South Carolina’s lesson for Congress
Potshots and posturing are the wrong way to address a complex racial history.
AFTER A terrible tragedy, congregants at the Emanuel African-Methodist Episcopal Church wished mercy on the man accused of gunning down their friends and relatives. From that remarkable act of forgiveness, grace seemed to spread. Across South Carolina, the last state in the country where a Confederate battle flag still flew proudly just yards from the legislature, lawmakers began to call for change. Even those who had championed the symbol for years listened. On Friday, the flag came down.
In Washington, meanwhile, a similar debate became an opportunity not for engaging in a challenging conversation but for political potshots and posturing. In a spending bill, Democrats included a prohibition on Confederate symbols at national cemeteries. When some Republicans noticed, they introduced an amendment to the legislation explicitly reversing the rule. Democrats fired back and piled on another resolution: All rebel imagery in the U.S. Capitol had to go, and Mississippi’s Confederate-inspired state flag with it. Anger brewed and insults flew on both sides of the aisle.
Washington could stand to learn from South Carolina. Putting politics first only distracts from the difficult but essential discussion of what role the United States’ fraught racial history should play in the present day. In the end, House Speaker John A. Boehner (R-Ohio) was right to make Congress step back and sit down to talk about Confederate symbols on federal territory. Mr. Boehner’s bipartisan working group will take stock of rebel statues and other memorabilia, both in the Capitol and on other government grounds. Then, it will decide what to do with them.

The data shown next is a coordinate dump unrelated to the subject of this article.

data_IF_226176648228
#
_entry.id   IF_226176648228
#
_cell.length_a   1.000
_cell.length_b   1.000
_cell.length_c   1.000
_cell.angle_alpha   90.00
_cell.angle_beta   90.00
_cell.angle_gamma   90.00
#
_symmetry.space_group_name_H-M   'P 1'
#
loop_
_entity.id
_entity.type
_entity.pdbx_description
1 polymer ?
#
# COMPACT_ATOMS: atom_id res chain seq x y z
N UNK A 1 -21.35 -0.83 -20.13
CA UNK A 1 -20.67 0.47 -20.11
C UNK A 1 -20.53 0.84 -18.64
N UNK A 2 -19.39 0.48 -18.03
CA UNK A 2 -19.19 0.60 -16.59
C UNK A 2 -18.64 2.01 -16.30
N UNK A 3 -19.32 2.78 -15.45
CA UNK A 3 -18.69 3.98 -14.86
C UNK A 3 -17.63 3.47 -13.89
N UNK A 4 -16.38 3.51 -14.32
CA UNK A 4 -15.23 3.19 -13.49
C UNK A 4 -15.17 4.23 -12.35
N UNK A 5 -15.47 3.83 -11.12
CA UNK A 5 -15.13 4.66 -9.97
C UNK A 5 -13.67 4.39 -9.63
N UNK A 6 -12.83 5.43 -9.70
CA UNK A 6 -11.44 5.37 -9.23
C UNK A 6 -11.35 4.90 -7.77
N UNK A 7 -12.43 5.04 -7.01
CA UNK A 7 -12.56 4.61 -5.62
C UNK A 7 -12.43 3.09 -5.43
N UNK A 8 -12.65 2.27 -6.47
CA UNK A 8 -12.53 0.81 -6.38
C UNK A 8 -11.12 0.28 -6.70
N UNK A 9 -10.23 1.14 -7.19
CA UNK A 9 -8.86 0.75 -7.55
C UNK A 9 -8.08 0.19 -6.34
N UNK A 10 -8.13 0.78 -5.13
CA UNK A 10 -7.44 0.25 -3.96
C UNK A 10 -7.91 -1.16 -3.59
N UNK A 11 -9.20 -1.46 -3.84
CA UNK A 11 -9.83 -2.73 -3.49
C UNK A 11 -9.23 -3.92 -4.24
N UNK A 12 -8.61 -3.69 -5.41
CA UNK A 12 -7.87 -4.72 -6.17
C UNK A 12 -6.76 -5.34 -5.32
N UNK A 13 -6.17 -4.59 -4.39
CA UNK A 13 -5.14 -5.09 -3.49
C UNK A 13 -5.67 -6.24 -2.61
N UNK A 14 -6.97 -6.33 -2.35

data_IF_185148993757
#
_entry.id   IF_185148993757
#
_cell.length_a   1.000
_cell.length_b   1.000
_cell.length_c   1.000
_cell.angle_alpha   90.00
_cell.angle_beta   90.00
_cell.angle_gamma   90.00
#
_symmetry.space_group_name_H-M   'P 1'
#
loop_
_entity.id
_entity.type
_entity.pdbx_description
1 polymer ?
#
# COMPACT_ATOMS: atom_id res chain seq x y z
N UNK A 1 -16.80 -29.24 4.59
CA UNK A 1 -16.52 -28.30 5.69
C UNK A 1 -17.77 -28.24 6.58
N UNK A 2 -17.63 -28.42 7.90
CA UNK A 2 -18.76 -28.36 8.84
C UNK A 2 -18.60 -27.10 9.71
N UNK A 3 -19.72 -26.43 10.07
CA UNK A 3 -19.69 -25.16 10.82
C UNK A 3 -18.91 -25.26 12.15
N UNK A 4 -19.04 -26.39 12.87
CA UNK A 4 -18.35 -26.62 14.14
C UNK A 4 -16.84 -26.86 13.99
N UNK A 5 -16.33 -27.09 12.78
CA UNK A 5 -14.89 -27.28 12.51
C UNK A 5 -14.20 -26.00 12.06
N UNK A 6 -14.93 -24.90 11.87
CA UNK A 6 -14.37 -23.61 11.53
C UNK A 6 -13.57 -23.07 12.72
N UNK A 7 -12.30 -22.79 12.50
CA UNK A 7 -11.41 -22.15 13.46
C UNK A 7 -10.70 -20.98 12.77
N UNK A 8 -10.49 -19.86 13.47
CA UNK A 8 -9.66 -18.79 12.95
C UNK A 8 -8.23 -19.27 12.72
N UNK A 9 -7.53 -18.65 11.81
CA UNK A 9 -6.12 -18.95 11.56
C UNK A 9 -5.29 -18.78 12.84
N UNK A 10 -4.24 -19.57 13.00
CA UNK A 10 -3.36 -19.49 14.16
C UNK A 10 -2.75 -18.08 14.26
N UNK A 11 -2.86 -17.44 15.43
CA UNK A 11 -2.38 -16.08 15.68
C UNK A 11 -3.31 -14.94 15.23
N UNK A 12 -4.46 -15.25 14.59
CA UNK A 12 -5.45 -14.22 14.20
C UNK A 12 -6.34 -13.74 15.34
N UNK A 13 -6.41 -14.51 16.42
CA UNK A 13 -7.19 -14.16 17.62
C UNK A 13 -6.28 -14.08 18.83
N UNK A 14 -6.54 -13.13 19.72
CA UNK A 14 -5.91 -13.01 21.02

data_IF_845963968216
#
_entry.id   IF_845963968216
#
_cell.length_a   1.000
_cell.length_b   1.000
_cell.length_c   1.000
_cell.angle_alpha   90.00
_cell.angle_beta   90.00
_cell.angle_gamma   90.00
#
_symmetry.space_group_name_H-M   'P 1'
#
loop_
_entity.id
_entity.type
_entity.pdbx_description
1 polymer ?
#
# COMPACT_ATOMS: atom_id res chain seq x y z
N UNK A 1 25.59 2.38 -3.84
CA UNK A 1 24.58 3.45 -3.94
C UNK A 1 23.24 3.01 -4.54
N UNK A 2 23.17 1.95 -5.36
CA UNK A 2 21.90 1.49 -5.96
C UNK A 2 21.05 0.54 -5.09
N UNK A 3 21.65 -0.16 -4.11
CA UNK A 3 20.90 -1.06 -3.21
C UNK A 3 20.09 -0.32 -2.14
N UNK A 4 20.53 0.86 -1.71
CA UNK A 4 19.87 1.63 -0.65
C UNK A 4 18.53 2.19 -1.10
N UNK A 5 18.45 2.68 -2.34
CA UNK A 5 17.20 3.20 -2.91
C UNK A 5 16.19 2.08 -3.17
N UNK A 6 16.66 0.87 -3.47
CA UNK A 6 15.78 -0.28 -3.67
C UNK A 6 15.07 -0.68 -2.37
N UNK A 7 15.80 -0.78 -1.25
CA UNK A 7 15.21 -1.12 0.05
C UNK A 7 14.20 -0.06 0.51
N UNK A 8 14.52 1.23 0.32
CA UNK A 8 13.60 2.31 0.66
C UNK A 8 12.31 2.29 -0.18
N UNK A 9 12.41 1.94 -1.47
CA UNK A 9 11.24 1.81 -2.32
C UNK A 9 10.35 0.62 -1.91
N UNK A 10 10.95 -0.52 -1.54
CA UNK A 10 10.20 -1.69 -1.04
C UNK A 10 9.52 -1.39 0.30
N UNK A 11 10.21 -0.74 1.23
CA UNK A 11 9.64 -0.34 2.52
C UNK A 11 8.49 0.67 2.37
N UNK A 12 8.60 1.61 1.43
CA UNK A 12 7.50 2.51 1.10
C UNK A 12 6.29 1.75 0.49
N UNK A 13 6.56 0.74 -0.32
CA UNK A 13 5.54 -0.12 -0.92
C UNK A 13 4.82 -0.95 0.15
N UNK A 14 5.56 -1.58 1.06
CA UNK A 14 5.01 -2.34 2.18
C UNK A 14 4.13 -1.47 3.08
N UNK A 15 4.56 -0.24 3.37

Those decisions may not be easy. As we’ve said before, we can acknowledge even the worst of our history without celebrating it. But simple as that might be in principle, it could prove complicated in practice. A high-flying Confederate flag is one thing. Statues and monuments are another. Does Jefferson Davis have a place in the Capitol’s Statuary Hall? Should we raze the many Confederate monuments on old battlefields such as Gettysburg? Those historical artifacts tell tales of the past, yet they also bring pain to the Americans who suffer and whose ancestors suffered from the cruelty they sometimes appear to glorify.
The answer might be tomake our city streets and government halls look more like a good museum. For every statue of Robert E. Lee or John C. Calhoun, we need another symbol that shows someone who fought against hate — in wartime, yes, but also during Reconstruction, through the civil rights movement and beyond. If our national landscape is to tell America’s story, it should tell it in full: not just through those who sought to tear the country apart but also through those who have worked and are still working to put it back together.